Winnipeg Free Press - Section D - - FRONT PAGE -

When I met this with a half-hearted sigh, they pounced. “So you don’t re­ally care about racism,” they said, as if I am obliged to ad­ju­di­cate ev­ery in­ci­dent equally or not at all. As if the means are ir­rel­e­vant to the ends, as if words float in a space va­cant of at­mos­phere, of con­text. As if, for some un­happy mo­tive which they can never quite define, I must just have it in for my fel­low white peo­ple. As if that makes any sense at all.

There’s no doubt Robin­son’s words were flip­pant and ill-in­formed. His ham-fisted de­fence of them was worse. They were absolutely hurt­ful to the folks they tar­geted: peo­ple who work at Os­borne House and who wanted to raise money for it, peo­ple who have spent years and sweat and tears help­ing bat­tered women. Robin­son ap­par­ently does not un­der­stand them and owes them a gen­uine at­tempt to do so along with his apol­ogy, noth­ing less.

But the rip­ples of out­rage have spread be­yond those folks, and with each new wave it’s a fine time to re­mem­ber that pry­ing apart the ten­sions of race is not a gi­ant game of “gotcha,” keep­ing score by an­gry sound bites float­ing in a void. Robin­son wrote a dumb thing, but in the grand scale of this so­ci­ety it holds lit­tle power to truly harm and it is not a symp­tom of a larger sore.

For the record, I think Robin­son and his ad­viser were wrong about the event look­ing bad, but I sus­pect they, like many folks, do not un­der­stand the fem­i­nist streak com­mon to mod­ern bur­lesque, the mys­tery and joy with which it is re­vealed, or the way it cel­e­brates the real shapes of women.

But when I read his words, I do not see ab­ject hate. What I see is an abo­rig­i­nal man long ac­cus­tomed to feel­ing frus­trated with folks who dole out pre­scrip­tions for abo­rig­i­nal com­mu­ni­ties with­out hav­ing lived a sin­gle day in them. With­out ever ask­ing what it is to ex­pe­ri­ence this so­ci­ety through an in­dige­nous iden­tity. With­out ever re­ally lis­ten­ing.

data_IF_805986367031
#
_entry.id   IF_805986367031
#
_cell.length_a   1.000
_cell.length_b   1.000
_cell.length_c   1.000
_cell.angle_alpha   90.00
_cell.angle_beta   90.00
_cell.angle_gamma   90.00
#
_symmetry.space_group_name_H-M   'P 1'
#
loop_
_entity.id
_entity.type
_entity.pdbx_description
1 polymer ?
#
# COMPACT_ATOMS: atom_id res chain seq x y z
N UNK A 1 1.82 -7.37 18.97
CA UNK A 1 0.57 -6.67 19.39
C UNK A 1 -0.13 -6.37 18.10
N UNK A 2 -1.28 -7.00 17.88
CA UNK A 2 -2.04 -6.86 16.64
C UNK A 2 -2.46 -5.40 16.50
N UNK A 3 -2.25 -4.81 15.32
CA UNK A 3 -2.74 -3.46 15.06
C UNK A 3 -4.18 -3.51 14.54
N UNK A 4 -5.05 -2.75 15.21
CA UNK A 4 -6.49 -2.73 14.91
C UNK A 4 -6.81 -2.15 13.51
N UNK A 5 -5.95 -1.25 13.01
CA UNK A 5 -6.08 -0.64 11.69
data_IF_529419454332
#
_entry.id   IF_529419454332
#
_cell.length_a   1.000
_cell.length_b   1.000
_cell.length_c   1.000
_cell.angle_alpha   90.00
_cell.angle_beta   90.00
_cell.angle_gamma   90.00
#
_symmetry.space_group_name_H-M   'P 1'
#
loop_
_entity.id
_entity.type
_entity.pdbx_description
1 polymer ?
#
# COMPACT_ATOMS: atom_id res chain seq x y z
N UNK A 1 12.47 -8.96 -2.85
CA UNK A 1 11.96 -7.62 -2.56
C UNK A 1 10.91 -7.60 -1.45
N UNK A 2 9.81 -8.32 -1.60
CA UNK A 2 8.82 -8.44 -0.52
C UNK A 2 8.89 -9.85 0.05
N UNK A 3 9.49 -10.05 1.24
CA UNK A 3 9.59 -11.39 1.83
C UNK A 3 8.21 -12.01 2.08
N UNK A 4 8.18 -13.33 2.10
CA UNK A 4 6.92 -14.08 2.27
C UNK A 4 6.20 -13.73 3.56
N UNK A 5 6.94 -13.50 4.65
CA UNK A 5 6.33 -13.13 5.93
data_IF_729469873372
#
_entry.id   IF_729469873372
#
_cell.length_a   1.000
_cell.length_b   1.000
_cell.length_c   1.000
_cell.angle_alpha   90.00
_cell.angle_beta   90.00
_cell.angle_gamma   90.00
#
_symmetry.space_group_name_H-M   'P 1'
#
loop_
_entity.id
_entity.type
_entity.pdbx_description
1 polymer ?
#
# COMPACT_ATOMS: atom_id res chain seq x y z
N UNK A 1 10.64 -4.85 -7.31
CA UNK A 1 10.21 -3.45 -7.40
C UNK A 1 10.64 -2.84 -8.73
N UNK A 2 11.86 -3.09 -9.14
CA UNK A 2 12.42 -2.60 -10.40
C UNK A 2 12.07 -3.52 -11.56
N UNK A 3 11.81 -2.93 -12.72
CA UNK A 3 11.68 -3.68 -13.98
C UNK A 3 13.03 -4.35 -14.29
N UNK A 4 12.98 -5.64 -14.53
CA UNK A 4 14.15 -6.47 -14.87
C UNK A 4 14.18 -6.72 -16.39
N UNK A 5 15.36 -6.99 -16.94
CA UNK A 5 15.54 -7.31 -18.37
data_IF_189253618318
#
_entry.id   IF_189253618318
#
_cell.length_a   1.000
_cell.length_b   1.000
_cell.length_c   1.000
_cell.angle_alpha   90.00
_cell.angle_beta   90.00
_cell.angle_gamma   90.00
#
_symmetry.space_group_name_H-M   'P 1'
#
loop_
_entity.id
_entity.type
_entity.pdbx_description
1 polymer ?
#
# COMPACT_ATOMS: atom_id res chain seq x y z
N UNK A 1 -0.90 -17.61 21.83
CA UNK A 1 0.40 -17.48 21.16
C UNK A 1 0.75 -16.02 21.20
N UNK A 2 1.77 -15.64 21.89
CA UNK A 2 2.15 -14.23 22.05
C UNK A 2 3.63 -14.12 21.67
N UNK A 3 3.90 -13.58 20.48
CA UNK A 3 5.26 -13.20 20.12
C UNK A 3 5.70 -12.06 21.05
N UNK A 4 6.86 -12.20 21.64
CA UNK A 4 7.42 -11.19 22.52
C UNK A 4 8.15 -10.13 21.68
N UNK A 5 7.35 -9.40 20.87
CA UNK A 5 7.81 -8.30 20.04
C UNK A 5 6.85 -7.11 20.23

What I see is a man who has watched abo­rig­i­nal women fight for ba­sic dig­nity against a dom­i­nant cul­ture in which the ram­pant sex­ual traf­fick­ing, abuse and ex­ploita­tion of abo­rig­i­nal women and girls is met with si­lence or a shrug. Through that lens and his own lack of aware­ness, he as­sumed a bur­lesque fundraiser was an event that “de­means women” and as­sumed it was yet an­other case of in­ter­ven­tion with­out un­der­stand­ing.

We can be­lieve that he is wrong about that, and I do. And we can con­demn his words. But if we do not also con­sider th­ese un­fin­ished bridges be­tween com­mu­ni­ties, then it is an ex­er­cise in anger with­out pur­pose. Be­cause many of us have the priv­i­lege to sim­ply ig­nore what Robin­son said or, if we choose, to ex­press how those words hurt and have that hurt be met with wide agree­ment rather than abrupt dis­missal.

Af­ter all, no­body has ac­cused those crit­i­ciz­ing Robin­son’s words of be­ing “over­sen­si­tive” or “too po­lit­i­cally cor­rect,” yet.

No mat­ter which I choose, Robin­son’s com­ments do not threaten my abil­ity to live my life to the fullest de­gree this so­ci­ety al­lows, and I will never have to won­der if they or oth­ers like them will, or if they have al­ready. In­stead, there is a dis­cus­sion to be had about the un­der­stand­ing deficit be­tween com­mu­ni­ties — and for that, I’m lis­ten­ing.

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